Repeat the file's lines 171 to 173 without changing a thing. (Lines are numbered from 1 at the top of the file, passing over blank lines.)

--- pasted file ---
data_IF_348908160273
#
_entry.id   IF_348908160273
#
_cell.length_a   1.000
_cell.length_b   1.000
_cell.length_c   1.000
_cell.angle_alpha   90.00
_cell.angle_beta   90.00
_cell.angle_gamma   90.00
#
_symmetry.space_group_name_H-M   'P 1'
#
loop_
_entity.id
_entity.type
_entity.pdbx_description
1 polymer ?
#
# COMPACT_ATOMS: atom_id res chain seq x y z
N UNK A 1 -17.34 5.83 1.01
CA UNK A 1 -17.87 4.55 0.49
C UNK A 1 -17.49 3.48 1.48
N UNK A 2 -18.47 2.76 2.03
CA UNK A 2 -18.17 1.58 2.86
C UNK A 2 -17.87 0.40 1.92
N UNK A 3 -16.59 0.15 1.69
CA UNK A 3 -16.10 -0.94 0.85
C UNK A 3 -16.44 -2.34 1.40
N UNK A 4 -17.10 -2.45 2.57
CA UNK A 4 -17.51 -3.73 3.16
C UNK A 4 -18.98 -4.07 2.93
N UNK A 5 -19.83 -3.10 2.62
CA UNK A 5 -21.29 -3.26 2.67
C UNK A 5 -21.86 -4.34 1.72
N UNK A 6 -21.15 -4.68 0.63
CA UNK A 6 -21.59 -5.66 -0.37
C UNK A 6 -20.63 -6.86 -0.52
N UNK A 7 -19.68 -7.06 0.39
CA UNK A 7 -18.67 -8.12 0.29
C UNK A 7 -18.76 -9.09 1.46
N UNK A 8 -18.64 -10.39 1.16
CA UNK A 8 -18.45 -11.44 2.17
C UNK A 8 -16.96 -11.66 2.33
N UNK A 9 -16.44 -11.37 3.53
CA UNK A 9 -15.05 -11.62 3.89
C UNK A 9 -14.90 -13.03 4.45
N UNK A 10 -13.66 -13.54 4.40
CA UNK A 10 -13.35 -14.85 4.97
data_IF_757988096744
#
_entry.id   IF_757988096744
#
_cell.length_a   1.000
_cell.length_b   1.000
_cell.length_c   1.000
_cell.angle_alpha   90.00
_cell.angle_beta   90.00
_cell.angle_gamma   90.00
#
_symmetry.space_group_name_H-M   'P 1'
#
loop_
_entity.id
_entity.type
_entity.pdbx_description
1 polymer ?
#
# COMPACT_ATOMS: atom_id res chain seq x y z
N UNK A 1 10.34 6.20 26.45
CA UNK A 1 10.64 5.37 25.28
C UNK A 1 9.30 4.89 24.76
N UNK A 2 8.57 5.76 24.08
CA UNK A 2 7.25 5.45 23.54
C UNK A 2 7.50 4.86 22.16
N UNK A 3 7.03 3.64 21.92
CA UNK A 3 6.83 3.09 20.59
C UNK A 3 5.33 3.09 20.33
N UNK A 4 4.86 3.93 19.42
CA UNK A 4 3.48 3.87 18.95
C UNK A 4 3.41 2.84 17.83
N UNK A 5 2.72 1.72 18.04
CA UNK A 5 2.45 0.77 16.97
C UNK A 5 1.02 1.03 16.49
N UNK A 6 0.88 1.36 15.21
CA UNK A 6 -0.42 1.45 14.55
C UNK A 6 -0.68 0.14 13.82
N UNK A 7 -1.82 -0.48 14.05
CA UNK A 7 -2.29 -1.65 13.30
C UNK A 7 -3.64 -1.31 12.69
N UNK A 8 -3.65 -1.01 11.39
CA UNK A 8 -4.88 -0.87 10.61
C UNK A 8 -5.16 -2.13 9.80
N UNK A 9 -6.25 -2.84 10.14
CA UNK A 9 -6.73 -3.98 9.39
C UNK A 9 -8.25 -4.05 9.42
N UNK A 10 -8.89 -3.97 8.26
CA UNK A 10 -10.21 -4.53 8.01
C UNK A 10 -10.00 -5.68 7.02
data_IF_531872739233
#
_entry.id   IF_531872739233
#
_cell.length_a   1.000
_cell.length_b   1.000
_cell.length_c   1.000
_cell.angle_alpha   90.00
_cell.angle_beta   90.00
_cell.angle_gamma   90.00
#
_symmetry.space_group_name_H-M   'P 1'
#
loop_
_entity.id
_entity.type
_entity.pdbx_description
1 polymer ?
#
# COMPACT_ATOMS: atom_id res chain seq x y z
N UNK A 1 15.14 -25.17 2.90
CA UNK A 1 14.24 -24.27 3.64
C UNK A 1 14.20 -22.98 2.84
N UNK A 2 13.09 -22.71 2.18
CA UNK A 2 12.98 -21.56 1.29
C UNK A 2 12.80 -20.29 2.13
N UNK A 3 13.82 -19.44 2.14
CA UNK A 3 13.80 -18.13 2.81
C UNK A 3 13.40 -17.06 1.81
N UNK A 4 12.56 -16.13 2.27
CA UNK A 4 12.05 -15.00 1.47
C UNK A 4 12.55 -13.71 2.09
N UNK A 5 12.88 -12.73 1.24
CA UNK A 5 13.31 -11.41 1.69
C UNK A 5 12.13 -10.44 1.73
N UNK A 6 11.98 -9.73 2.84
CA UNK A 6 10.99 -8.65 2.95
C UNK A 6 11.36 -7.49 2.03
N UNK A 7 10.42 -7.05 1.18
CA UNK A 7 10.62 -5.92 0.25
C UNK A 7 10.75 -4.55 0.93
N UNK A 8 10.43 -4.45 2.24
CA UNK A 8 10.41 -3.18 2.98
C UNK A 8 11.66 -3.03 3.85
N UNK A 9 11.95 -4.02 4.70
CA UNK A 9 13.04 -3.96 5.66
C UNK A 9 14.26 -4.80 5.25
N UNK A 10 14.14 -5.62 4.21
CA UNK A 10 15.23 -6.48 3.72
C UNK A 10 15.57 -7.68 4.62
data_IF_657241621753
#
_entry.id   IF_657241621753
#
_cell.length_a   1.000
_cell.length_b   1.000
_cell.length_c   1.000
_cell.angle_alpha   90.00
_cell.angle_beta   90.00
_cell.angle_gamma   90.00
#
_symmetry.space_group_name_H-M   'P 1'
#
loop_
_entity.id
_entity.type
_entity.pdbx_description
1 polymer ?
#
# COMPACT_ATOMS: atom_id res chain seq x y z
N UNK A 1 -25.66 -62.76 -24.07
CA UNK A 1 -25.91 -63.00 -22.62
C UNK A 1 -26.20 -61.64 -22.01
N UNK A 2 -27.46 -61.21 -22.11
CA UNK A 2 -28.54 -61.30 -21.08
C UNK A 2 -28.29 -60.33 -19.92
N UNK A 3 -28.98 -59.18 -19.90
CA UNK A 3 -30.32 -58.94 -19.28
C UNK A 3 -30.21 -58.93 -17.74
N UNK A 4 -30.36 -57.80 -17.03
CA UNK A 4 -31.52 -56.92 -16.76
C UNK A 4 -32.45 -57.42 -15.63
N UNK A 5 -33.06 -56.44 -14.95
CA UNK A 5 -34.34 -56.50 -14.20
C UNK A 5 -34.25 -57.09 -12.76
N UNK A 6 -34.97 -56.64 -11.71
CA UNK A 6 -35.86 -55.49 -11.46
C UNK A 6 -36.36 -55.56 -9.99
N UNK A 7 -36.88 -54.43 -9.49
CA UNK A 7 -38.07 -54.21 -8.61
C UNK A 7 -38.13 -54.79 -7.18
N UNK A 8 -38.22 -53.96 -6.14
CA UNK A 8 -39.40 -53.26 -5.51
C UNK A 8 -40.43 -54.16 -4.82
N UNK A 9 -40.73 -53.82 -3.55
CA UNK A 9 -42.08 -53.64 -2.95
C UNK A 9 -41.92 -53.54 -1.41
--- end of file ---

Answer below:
CA UNK A 1 -25.91 -63.00 -22.62
C UNK A 1 -26.20 -61.64 -22.01
N UNK A 2 -27.46 -61.21 -22.11